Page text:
This theory neglects to account for the fact that everything we eat goes through the stomach, which is highly acidic.
Dietitian Jessica Moulds stresses that eating well doesn’t have to be expensive.
I laughed at this and even read parts out loud to my family. But the next morning in the supermarket, I caught myself hovering on impulse over some “low acid” tomatoes. Hadn’t I read somewhere that low acid was good for you?
Jessica Moulds, a Christchurch-based dietitian, stresses that eating well doesn’t have to be expensive. “Things are being sold to people as ‘superfoods’, when actually, basic leafy green vegetables, nuts and seeds, some dairy and lean meat and fruit are all superfoods,” she warns. “You don’t have to have hugely expensive things like acai, goji berries and cacao to be healthy. I’d rather buy three big broccolis, which are cheaper but just as nutritious.”
It’s not just food marketers who are leading us up the garden path. We’re easily swayed by Instagram posts of rainbow-coloured salad bowls and smoothies. Rather than taking advice from dieticians with degrees, we would rather hear some influencer’s personal story of redemption through “clean eating”.
But, Moulds points out, “often they’re not telling the whole truth. They’re sharing that they lost all this weight and feel great and have all this energy, but they’re not sharing that they’re out on the weekend having a wine and feeling guilty about it.”
Clearly there is something deeply seductive about clean eating, with its 35 million boring Instagram posts and its promise of freedom from allergens and unspecified toxins. I wonder if we’re suggestible because we’re confused and anxious about where our food comes from and what might be in it. Deep down, we’re scared our food is making us sick.
As a population, there is some basis for this. In the last half-century, portion sizes have become bigger and the Western diet has become more sugary, salty, fatty and oily, with more meat and fewer vegetables. Diabetes, obesity and heart disease are on the rise. Parts of the clean eating message – to side-step dangerously moreish, highly processed foods and eat more vegetables – make perfect sense.
But it’s not just our food that’s making us sick.
Aro-Hā retreat near Glenorchy is part of the fast-growing wellness tourism industry, for which Asia-Pacific is a hot destination.
It’s everything. The stressors of technology, social media, increased working hours, and even threats such as global warming and terrorism combine to cause insomnia, anxiety and a longing for peace of mind. The forces that made clean eating popular are also behind a large-scale interest in wellness, in all its guises.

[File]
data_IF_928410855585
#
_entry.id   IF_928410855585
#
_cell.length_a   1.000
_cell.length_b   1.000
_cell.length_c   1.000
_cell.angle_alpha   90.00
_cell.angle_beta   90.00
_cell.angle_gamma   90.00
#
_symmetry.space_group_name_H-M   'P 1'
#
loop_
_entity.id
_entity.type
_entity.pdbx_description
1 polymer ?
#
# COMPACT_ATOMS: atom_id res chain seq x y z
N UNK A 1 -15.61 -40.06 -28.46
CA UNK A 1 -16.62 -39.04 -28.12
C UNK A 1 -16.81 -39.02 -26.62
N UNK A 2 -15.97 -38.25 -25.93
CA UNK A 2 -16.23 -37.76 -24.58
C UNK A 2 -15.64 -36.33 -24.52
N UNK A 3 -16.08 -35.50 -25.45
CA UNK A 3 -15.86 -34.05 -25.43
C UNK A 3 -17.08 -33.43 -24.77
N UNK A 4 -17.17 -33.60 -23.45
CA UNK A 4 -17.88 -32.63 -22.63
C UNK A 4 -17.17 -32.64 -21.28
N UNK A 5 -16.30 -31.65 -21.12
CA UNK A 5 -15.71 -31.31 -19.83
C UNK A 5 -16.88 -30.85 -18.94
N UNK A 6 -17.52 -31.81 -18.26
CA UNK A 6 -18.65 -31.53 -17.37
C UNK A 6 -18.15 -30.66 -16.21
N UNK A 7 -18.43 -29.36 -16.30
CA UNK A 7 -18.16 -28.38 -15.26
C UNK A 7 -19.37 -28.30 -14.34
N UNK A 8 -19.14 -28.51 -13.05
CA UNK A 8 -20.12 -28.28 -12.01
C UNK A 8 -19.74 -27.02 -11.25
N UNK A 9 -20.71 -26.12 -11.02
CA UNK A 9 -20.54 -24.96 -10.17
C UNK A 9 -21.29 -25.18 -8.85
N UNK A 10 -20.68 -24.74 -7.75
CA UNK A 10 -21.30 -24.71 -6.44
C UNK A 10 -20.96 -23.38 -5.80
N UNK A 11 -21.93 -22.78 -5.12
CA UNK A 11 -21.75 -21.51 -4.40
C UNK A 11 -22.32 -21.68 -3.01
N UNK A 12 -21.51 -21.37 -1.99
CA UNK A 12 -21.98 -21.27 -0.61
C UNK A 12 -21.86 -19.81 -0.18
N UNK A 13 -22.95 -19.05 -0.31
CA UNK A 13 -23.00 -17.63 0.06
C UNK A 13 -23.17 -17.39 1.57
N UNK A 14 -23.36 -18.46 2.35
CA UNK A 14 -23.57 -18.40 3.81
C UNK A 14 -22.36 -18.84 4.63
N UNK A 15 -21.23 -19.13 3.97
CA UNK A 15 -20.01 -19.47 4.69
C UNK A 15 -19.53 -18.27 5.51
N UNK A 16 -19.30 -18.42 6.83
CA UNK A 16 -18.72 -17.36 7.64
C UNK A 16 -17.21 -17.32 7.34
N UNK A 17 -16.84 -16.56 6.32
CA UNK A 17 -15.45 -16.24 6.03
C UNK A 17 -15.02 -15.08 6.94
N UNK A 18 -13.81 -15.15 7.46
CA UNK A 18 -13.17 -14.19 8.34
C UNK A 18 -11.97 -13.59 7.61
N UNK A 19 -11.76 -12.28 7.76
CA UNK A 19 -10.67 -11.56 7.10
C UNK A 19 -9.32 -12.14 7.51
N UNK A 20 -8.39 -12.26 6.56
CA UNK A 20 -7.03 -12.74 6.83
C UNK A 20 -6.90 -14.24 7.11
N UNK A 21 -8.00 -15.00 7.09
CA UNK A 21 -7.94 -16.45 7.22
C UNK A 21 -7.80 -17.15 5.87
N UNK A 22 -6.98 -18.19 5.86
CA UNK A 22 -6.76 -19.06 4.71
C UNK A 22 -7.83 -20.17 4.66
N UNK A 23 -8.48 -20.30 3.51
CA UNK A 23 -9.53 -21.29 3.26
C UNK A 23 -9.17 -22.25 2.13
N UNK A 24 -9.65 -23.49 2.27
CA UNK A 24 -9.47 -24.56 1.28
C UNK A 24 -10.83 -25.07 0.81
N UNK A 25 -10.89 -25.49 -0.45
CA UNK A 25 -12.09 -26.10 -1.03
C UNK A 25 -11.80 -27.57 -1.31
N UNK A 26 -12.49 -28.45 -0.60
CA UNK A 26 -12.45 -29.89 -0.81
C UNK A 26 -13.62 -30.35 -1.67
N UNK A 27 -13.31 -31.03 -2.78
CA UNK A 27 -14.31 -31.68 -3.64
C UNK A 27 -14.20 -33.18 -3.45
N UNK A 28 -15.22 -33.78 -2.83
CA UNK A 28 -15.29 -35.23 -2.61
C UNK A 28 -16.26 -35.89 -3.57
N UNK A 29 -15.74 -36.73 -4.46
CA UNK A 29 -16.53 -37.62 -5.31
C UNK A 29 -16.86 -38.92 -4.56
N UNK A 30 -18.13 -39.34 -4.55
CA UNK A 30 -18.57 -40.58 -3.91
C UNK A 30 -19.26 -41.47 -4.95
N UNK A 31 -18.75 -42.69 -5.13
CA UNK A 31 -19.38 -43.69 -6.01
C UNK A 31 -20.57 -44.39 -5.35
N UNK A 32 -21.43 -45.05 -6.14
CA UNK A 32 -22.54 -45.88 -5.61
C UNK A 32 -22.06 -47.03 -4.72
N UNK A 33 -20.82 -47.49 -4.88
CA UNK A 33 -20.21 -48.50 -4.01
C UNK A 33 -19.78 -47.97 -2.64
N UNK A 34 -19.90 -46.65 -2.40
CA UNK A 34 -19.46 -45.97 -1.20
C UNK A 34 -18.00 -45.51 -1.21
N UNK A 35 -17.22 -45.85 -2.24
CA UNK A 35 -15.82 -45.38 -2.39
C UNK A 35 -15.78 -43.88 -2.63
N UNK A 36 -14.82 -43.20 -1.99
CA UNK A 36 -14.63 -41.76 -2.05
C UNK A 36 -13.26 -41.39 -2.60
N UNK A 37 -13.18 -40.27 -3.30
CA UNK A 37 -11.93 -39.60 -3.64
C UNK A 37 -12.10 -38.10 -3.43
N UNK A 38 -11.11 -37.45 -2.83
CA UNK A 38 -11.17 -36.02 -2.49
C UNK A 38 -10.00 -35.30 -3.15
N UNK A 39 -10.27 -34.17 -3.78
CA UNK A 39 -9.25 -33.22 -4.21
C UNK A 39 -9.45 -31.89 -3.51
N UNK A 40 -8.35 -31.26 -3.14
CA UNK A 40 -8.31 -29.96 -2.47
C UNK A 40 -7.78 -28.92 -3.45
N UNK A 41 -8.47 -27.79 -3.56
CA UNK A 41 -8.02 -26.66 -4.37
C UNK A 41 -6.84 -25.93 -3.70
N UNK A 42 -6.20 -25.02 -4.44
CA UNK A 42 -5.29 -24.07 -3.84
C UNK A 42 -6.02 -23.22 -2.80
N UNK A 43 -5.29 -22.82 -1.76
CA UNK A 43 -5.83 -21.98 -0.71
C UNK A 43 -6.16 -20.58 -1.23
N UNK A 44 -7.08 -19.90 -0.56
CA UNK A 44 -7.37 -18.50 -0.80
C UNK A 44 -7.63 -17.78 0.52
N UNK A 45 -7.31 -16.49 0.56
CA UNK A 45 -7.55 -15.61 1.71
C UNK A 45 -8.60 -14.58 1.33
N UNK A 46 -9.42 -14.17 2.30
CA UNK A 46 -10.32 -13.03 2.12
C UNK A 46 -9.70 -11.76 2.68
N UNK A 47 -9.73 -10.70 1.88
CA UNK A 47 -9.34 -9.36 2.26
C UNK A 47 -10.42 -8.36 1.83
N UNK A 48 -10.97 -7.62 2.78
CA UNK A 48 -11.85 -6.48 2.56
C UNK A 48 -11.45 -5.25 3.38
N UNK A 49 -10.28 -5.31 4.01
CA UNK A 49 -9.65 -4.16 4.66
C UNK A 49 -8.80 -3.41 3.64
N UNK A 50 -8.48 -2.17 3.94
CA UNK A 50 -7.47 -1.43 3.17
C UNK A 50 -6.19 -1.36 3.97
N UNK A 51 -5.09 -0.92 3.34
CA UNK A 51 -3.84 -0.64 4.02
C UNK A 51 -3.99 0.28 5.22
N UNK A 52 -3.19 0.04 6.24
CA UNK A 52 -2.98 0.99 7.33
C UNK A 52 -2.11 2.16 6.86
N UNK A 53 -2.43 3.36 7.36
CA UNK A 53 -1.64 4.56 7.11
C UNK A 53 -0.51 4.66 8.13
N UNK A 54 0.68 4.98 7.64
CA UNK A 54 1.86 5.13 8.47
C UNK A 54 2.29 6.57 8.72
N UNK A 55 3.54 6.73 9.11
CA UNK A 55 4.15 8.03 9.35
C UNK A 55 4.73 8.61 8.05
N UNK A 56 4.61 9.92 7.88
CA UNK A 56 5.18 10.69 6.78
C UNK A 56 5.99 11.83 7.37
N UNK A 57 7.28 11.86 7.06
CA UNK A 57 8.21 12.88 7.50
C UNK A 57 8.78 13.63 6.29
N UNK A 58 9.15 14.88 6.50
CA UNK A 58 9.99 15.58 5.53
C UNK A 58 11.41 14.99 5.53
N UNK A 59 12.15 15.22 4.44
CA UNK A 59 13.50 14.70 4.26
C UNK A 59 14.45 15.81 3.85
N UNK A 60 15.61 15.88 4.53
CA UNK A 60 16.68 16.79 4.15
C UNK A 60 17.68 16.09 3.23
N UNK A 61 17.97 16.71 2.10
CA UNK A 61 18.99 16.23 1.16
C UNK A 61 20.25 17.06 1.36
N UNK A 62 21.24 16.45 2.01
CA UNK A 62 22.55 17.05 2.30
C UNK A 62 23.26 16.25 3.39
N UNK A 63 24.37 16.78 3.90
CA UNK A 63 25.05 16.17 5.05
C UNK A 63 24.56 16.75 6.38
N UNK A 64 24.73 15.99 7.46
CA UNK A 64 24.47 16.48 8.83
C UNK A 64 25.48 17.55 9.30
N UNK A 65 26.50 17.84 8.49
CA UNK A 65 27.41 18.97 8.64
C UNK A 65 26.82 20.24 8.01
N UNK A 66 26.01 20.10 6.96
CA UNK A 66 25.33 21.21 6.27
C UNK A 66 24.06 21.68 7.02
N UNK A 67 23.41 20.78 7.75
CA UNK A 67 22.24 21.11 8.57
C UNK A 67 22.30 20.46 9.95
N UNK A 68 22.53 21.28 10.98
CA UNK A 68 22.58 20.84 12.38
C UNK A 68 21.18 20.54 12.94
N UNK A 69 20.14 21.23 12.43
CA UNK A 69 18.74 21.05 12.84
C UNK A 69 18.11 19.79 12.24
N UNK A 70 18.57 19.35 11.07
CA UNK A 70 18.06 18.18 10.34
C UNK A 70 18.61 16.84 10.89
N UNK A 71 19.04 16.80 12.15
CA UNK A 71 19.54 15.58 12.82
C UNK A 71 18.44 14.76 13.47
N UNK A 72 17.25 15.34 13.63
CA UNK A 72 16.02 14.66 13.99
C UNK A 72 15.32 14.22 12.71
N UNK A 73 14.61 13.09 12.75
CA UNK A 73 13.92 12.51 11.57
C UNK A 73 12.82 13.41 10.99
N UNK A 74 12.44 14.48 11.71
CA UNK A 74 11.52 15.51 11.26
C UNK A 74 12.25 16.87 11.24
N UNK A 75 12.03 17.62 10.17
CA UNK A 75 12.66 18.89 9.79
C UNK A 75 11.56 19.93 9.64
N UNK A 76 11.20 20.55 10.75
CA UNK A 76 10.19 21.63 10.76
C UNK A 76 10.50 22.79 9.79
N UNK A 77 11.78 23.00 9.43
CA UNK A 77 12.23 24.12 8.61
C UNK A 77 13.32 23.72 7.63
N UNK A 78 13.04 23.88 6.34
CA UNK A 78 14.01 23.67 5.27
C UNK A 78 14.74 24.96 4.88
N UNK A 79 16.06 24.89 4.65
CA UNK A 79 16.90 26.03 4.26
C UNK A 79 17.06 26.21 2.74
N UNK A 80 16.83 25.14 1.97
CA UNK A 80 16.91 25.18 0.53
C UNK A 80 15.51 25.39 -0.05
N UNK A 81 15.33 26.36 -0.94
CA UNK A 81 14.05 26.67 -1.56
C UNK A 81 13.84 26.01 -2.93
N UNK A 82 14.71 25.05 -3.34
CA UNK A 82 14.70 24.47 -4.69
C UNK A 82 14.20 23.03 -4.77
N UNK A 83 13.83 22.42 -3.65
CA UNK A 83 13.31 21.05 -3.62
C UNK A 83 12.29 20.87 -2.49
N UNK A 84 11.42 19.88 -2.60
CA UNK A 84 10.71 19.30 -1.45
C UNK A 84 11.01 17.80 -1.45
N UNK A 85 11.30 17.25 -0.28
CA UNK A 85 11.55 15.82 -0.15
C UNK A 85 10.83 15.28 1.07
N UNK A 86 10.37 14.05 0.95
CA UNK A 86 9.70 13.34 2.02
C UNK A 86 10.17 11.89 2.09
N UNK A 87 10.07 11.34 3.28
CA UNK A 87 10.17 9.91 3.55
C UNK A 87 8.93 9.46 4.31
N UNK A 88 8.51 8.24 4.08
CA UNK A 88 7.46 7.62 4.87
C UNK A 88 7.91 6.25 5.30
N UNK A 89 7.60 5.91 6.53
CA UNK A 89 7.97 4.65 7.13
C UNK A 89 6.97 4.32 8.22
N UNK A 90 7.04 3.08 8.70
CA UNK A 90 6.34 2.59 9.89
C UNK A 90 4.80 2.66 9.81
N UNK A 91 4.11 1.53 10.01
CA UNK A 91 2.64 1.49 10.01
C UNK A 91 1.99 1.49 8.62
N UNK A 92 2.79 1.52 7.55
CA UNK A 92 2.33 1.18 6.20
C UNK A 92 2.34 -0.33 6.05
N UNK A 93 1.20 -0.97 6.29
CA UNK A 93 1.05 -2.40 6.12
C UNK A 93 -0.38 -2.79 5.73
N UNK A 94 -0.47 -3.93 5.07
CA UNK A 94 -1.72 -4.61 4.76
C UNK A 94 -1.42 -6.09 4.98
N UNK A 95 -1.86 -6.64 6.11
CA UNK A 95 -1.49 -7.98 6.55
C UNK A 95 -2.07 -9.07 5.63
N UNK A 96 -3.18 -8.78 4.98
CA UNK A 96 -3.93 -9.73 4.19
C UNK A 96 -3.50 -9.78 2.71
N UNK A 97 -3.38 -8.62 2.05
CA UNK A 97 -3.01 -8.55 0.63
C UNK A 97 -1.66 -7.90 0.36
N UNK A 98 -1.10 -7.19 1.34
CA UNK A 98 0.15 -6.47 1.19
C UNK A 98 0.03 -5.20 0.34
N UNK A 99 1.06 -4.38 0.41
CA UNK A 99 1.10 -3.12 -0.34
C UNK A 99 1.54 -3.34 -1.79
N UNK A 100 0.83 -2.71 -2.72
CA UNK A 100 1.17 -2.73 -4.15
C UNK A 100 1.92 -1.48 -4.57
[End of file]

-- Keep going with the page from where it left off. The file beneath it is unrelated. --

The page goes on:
Don’t get me wrong: people still care about looking their best. But punishing gym workouts and counting calories are beginning to feel a bit quaint and 80s. Life is punishing enough. These days, we want to do things that make us feel calm, grounded, and nourished, not starved.
Wellness practices that were once considered a bit fringe and hippie – yoga, meditation, organic food, natural skincare – have entered the mainstream, becoming billowing billion dollar industries, with glamorous connotations and selling power.
In New Zealand, yoga has exploded, growing by 500 per cent in the last 10 years. Although it’s often associated with wealthy young white women, yoga is actually popular across all socioeconomic backgrounds, performed by nearly 30,000 of our 65 to 74-year-olds, and even embraced by the All Blacks.
Alongside yoga, meditation is growing, too. In the past five years, several peer-reviewed medical journals have published studies concluding that mindfulness meditation has a demonstrable effect on anxiety, depression, stress and burnout. In the US, Google, Goldman Sachs and Bank of America offer mindfulness training to employees, as does Air New Zealand and Wellington City Council.
Wellness tourism is growing nearly 50 per cent faster than global tourism. Asia-Pacific is now the world’s second-largest market, and Tourism New Zealand says high-end retreats offering yoga, Pilates and meditation alongside the usual spas and massages have become primary destinations. Aro-Hā, a wellness retreat near Glenorchy, offers five nights in “Zen-inspired luxury”, hiking, doing yoga and meditation, getting massages, and eating “Paleo friendly, gluten free, dairy free, and enzymatically active” vegetarian food, for $5575 per person. And Te Aroha now has Te Atawhai, a new retreat where you can enjoy four days of wellness activities (including a tour of Hobbiton!) for $2200.
In the beauty industry, which has long relied on synthetic ingredients, natural skincare brands now outsell traditional products by two or three times, and New Zealand entrepreneurs are among the vanguard.
Nearly 10 years ago, New Zealander Imelda Burke opened one of London’s first natural skincare shops, Content Beauty, and last year published a book explaining her holistic take on skincare: tuning in to your skin’s needs, simplifying your routine and letting your body find its own balance.